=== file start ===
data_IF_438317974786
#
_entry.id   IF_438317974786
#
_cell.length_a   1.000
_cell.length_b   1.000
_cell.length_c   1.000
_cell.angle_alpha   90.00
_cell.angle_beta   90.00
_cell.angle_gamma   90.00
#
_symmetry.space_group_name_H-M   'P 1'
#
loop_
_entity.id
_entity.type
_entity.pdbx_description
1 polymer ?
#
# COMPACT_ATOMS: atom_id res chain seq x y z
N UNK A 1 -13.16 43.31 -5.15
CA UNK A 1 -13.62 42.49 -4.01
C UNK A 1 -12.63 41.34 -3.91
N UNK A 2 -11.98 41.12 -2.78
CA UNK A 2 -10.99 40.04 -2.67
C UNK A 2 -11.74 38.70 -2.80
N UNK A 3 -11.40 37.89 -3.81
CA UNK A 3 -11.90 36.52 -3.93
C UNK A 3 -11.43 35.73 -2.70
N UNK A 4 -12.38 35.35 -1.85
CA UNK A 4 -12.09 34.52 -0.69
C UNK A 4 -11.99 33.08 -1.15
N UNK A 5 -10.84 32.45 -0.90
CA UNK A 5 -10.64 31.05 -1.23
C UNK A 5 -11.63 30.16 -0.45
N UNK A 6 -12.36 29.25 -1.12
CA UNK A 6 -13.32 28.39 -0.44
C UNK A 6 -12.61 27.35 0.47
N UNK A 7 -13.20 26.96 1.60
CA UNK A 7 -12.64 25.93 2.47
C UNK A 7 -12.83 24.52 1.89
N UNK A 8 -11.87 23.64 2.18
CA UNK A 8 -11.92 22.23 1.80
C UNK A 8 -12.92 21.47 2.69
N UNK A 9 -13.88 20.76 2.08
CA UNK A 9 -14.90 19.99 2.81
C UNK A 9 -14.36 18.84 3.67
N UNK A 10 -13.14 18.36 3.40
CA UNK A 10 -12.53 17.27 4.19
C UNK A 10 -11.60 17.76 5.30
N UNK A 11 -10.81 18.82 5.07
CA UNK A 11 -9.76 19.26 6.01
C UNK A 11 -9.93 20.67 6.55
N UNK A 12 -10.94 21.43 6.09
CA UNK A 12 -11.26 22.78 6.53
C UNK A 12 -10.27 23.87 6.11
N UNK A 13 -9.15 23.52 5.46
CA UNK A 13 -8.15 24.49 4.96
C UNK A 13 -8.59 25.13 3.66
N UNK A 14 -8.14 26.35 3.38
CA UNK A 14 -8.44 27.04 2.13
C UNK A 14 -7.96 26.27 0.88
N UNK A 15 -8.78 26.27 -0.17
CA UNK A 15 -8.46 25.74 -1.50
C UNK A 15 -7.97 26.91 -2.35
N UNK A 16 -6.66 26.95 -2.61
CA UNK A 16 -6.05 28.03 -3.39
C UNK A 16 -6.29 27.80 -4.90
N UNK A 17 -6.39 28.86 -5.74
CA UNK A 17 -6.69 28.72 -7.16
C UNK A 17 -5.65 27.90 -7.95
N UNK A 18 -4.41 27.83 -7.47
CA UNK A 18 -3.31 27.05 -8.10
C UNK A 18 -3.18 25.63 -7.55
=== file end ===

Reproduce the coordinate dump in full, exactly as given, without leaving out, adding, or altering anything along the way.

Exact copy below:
data_IF_438317974786
#
_entry.id   IF_438317974786
#
_cell.length_a   1.000
_cell.length_b   1.000
_cell.length_c   1.000
_cell.angle_alpha   90.00
_cell.angle_beta   90.00
_cell.angle_gamma   90.00
#
_symmetry.space_group_name_H-M   'P 1'
#
loop_
_entity.id
_entity.type
_entity.pdbx_description
1 polymer ?
#
# COMPACT_ATOMS: atom_id res chain seq x y z
N UNK A 1 -13.16 43.31 -5.15
CA UNK A 1 -13.62 42.49 -4.01
C UNK A 1 -12.63 41.34 -3.91
N UNK A 2 -11.98 41.12 -2.78
CA UNK A 2 -10.99 40.04 -2.67
C UNK A 2 -11.74 38.70 -2.80
N UNK A 3 -11.40 37.89 -3.81
CA UNK A 3 -11.90 36.52 -3.93
C UNK A 3 -11.43 35.73 -2.70
N UNK A 4 -12.38 35.35 -1.85
CA UNK A 4 -12.09 34.52 -0.69
C UNK A 4 -11.99 33.08 -1.15
N UNK A 5 -10.84 32.45 -0.90
CA UNK A 5 -10.64 31.05 -1.23
C UNK A 5 -11.63 30.16 -0.45
N UNK A 6 -12.36 29.25 -1.12
CA UNK A 6 -13.32 28.39 -0.44
C UNK A 6 -12.61 27.35 0.47
N UNK A 7 -13.20 26.96 1.60
CA UNK A 7 -12.64 25.93 2.47
C UNK A 7 -12.83 24.52 1.89
N UNK A 8 -11.87 23.64 2.18
CA UNK A 8 -11.92 22.23 1.80
C UNK A 8 -12.92 21.47 2.69
N UNK A 9 -13.88 20.76 2.08
CA UNK A 9 -14.90 19.99 2.81
C UNK A 9 -14.36 18.84 3.67
N UNK A 10 -13.14 18.36 3.40
CA UNK A 10 -12.53 17.27 4.19
C UNK A 10 -11.60 17.76 5.30
N UNK A 11 -10.81 18.82 5.07
CA UNK A 11 -9.76 19.26 6.01
C UNK A 11 -9.93 20.67 6.55
N UNK A 12 -10.94 21.43 6.09
CA UNK A 12 -11.26 22.78 6.53
C UNK A 12 -10.27 23.87 6.11
N UNK A 13 -9.15 23.52 5.46
CA UNK A 13 -8.15 24.49 4.96
C UNK A 13 -8.59 25.13 3.66
N UNK A 14 -8.14 26.35 3.38
CA UNK A 14 -8.44 27.04 2.13
C UNK A 14 -7.96 26.27 0.88
N UNK A 15 -8.78 26.27 -0.17
CA UNK A 15 -8.46 25.74 -1.50
C UNK A 15 -7.97 26.91 -2.35
N UNK A 16 -6.66 26.95 -2.61
CA UNK A 16 -6.05 28.03 -3.39
C UNK A 16 -6.29 27.80 -4.90
N UNK A 17 -6.39 28.86 -5.74
CA UNK A 17 -6.69 28.72 -7.16
C UNK A 17 -5.65 27.90 -7.95
N UNK A 18 -4.41 27.83 -7.47
CA UNK A 18 -3.31 27.05 -8.10
C UNK A 18 -3.18 25.63 -7.55